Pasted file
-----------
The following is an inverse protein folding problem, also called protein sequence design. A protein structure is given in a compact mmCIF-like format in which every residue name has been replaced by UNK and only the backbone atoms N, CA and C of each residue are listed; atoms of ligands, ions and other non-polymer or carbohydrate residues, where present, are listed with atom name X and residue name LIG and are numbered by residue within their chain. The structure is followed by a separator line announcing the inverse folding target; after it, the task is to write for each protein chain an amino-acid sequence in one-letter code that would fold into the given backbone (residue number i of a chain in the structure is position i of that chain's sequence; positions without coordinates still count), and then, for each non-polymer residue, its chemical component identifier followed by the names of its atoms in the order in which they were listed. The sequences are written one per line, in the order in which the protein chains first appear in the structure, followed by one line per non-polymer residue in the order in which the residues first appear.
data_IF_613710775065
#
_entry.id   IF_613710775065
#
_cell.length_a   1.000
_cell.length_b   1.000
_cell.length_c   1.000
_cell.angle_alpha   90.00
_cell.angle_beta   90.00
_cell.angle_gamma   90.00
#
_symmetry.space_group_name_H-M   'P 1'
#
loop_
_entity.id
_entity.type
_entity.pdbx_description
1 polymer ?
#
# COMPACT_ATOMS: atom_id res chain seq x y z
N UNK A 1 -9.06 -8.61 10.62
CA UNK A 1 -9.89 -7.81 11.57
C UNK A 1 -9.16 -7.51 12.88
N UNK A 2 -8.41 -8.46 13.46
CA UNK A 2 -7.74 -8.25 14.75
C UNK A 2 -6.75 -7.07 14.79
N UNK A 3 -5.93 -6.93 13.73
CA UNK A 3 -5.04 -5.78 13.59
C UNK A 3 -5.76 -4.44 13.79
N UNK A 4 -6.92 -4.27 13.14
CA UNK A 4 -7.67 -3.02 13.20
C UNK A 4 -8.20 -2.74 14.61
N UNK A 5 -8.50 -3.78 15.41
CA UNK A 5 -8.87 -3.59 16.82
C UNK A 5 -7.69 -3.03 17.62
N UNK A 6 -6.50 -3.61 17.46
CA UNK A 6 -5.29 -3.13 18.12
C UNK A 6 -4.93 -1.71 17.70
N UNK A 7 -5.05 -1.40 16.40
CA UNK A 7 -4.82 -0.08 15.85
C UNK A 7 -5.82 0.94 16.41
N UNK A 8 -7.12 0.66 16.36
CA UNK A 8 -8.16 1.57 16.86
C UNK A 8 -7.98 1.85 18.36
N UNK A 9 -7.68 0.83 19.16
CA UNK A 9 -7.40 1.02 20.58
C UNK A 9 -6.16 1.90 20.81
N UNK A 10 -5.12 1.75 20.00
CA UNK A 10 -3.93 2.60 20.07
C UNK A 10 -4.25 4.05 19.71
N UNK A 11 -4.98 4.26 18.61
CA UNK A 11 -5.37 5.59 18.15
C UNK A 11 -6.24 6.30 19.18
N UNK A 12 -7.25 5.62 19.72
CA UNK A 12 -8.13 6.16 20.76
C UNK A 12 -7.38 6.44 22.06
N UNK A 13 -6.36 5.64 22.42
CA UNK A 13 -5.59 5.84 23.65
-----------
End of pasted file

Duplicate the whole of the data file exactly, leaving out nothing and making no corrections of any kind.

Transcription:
The following is an inverse protein folding problem, also called protein sequence design. A protein structure is given in a compact mmCIF-like format in which every residue name has been replaced by UNK and only the backbone atoms N, CA and C of each residue are listed; atoms of ligands, ions and other non-polymer or carbohydrate residues, where present, are listed with atom name X and residue name LIG and are numbered by residue within their chain. The structure is followed by a separator line announcing the inverse folding target; after it, the task is to write for each protein chain an amino-acid sequence in one-letter code that would fold into the given backbone (residue number i of a chain in the structure is position i of that chain's sequence; positions without coordinates still count), and then, for each non-polymer residue, its chemical component identifier followed by the names of its atoms in the order in which they were listed. The sequences are written one per line, in the order in which the protein chains first appear in the structure, followed by one line per non-polymer residue in the order in which the residues first appear.
data_IF_613710775065
#
_entry.id   IF_613710775065
#
_cell.length_a   1.000
_cell.length_b   1.000
_cell.length_c   1.000
_cell.angle_alpha   90.00
_cell.angle_beta   90.00
_cell.angle_gamma   90.00
#
_symmetry.space_group_name_H-M   'P 1'
#
loop_
_entity.id
_entity.type
_entity.pdbx_description
1 polymer ?
#
# COMPACT_ATOMS: atom_id res chain seq x y z
N UNK A 1 -9.06 -8.61 10.62
CA UNK A 1 -9.89 -7.81 11.57
C UNK A 1 -9.16 -7.51 12.88
N UNK A 2 -8.41 -8.46 13.46
CA UNK A 2 -7.74 -8.25 14.75
C UNK A 2 -6.75 -7.07 14.79
N UNK A 3 -5.93 -6.93 13.73
CA UNK A 3 -5.04 -5.78 13.59
C UNK A 3 -5.76 -4.44 13.79
N UNK A 4 -6.92 -4.27 13.14
CA UNK A 4 -7.67 -3.02 13.20
C UNK A 4 -8.20 -2.74 14.61
N UNK A 5 -8.50 -3.78 15.41
CA UNK A 5 -8.87 -3.59 16.82
C UNK A 5 -7.69 -3.03 17.62
N UNK A 6 -6.50 -3.61 17.46
CA UNK A 6 -5.29 -3.13 18.12
C UNK A 6 -4.93 -1.71 17.70
N UNK A 7 -5.05 -1.40 16.40
CA UNK A 7 -4.82 -0.08 15.85
C UNK A 7 -5.82 0.94 16.41
N UNK A 8 -7.12 0.66 16.36
CA UNK A 8 -8.16 1.57 16.86
C UNK A 8 -7.98 1.85 18.36
N UNK A 9 -7.68 0.83 19.16
CA UNK A 9 -7.40 1.02 20.58
C UNK A 9 -6.16 1.90 20.81
N UNK A 10 -5.12 1.75 20.00
CA UNK A 10 -3.93 2.60 20.07
C UNK A 10 -4.25 4.05 19.71
N UNK A 11 -4.98 4.26 18.61
CA UNK A 11 -5.37 5.59 18.15
C UNK A 11 -6.24 6.30 19.18
N UNK A 12 -7.25 5.62 19.72
CA UNK A 12 -8.13 6.16 20.76
C UNK A 12 -7.38 6.44 22.06
N UNK A 13 -6.36 5.64 22.42
CA UNK A 13 -5.59 5.84 23.65